If you're catching a whiff of a robust red or the smokey scent of a well-priced scotch, don't be alarmed.
Your senses are not playing tricks on you. It's just yet another promise from Harrisburg that more and lower-cost booze is just around the corner.
Yep, the never-say-die proponents of ending Pennsylvania's antique, nanny-state control of hootch are again pledging to do just that because, as they say, hope springs eternal; and the way things are going these days we all could use a drink.
House Republican Leader Mike Turzai on Tuesday said he'll bring Gov. Corbett's liquor privatization plan up for a vote before the end of the month.
The plan would, as the Inky reports Wednesday (for, I don't know, maybe the 375th time), auction off State Stores, use an estimated $1 billion profit to help public schools and allow anyone with money and contacts to sell liquor, beer and wine.
All that stands in the way of this revolution is the usual cabal of unions, the religious right, rural lawmakers worried about access for their constituents and a host of interests worried that making more booze available means more drunk drivers and alcoholism.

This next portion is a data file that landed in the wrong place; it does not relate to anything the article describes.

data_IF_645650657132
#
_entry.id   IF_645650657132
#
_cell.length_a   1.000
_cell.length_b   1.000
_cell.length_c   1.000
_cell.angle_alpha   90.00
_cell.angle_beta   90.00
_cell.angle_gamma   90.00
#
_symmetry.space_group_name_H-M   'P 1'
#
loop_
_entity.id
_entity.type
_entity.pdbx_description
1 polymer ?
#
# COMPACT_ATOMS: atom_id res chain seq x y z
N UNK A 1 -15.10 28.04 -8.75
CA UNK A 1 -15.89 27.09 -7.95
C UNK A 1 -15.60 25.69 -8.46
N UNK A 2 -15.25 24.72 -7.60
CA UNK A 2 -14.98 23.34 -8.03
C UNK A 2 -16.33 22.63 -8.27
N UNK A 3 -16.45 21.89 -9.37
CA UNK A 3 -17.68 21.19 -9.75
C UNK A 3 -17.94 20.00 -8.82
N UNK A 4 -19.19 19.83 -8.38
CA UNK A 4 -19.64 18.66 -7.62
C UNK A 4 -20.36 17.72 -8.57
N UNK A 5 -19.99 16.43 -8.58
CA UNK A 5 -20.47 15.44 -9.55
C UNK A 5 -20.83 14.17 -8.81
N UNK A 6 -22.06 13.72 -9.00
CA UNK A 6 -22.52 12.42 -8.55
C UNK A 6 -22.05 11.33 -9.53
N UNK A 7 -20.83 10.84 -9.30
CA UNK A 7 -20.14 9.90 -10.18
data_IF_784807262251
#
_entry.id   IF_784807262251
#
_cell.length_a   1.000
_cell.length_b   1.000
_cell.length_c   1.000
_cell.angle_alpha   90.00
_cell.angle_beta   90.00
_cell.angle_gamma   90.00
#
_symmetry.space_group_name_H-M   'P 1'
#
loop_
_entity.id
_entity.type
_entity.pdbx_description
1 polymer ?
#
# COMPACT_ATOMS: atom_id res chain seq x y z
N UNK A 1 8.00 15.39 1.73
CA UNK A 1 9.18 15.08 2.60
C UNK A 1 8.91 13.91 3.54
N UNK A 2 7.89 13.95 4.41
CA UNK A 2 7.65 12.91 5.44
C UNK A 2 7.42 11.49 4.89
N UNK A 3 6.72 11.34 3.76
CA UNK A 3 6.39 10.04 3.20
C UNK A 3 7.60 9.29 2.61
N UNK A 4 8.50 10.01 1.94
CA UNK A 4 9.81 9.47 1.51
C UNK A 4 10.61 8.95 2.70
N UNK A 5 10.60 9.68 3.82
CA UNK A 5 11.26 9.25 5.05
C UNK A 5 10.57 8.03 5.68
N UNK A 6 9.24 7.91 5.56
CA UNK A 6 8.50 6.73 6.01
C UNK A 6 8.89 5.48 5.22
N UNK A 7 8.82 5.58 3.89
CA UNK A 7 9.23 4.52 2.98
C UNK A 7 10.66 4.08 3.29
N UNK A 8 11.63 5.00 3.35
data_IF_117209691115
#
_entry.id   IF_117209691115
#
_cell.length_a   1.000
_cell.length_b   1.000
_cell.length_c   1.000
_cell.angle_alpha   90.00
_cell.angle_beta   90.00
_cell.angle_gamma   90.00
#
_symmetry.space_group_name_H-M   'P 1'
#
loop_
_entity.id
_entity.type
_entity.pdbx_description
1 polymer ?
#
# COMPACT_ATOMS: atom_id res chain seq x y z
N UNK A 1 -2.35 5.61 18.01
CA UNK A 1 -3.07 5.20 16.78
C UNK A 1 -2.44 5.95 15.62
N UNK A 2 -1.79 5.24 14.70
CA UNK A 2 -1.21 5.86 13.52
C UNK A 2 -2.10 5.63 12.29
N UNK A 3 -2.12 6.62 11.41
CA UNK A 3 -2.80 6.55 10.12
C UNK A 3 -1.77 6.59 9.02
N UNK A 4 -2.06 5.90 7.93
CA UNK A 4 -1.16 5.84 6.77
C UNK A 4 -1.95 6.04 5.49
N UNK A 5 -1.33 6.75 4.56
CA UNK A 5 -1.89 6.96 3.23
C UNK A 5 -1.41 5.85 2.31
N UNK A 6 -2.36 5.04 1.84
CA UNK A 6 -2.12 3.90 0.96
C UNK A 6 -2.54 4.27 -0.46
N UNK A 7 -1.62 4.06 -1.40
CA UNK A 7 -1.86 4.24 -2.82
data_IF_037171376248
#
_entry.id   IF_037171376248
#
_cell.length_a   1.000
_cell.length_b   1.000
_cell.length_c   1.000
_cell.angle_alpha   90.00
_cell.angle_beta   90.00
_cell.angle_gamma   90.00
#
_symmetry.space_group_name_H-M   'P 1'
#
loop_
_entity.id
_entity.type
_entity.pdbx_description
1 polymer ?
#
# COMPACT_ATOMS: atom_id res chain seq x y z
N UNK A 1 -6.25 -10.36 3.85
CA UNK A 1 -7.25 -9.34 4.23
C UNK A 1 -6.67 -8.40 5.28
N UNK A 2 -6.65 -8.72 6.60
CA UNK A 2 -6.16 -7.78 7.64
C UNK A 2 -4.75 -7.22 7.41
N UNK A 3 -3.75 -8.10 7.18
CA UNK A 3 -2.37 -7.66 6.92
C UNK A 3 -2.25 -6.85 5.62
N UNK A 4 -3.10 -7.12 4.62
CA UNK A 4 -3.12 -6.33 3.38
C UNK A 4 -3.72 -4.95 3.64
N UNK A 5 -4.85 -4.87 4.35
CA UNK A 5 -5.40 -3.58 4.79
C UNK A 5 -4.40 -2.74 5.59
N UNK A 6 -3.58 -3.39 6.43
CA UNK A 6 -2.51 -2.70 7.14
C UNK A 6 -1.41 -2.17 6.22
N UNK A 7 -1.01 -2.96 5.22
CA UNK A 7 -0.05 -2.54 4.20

But, hey, what's a little social disruption compared to cheaper chardonnay and, more importantly, the chance for the politically-connected to make huge profits from newly-minted liquor licenses?
Of course, there's another plan. Philly GOP Rep. John Taylor, who happens to chair the House committee that would move any booze-related legislation, wants to amend Corbett's plan. Taylor would let State Stores stay open as long as the LCB likes, issue 1,200 licenses to sell spirits and wine (with beer distributors getting first options) and allow grocery stores to sell beer and wine (if they can pony up the price of a license, which I figure will be roughly the same as a four-year Ivy League education).
So settle in, uncork a nice smooth pinot noir, set your TV to the Pennsylvania Cable Network for those House votes this month and watch your elected officials work to improve your life by attacking what is clearly the most pressing problem facing the city, the state and every citizen.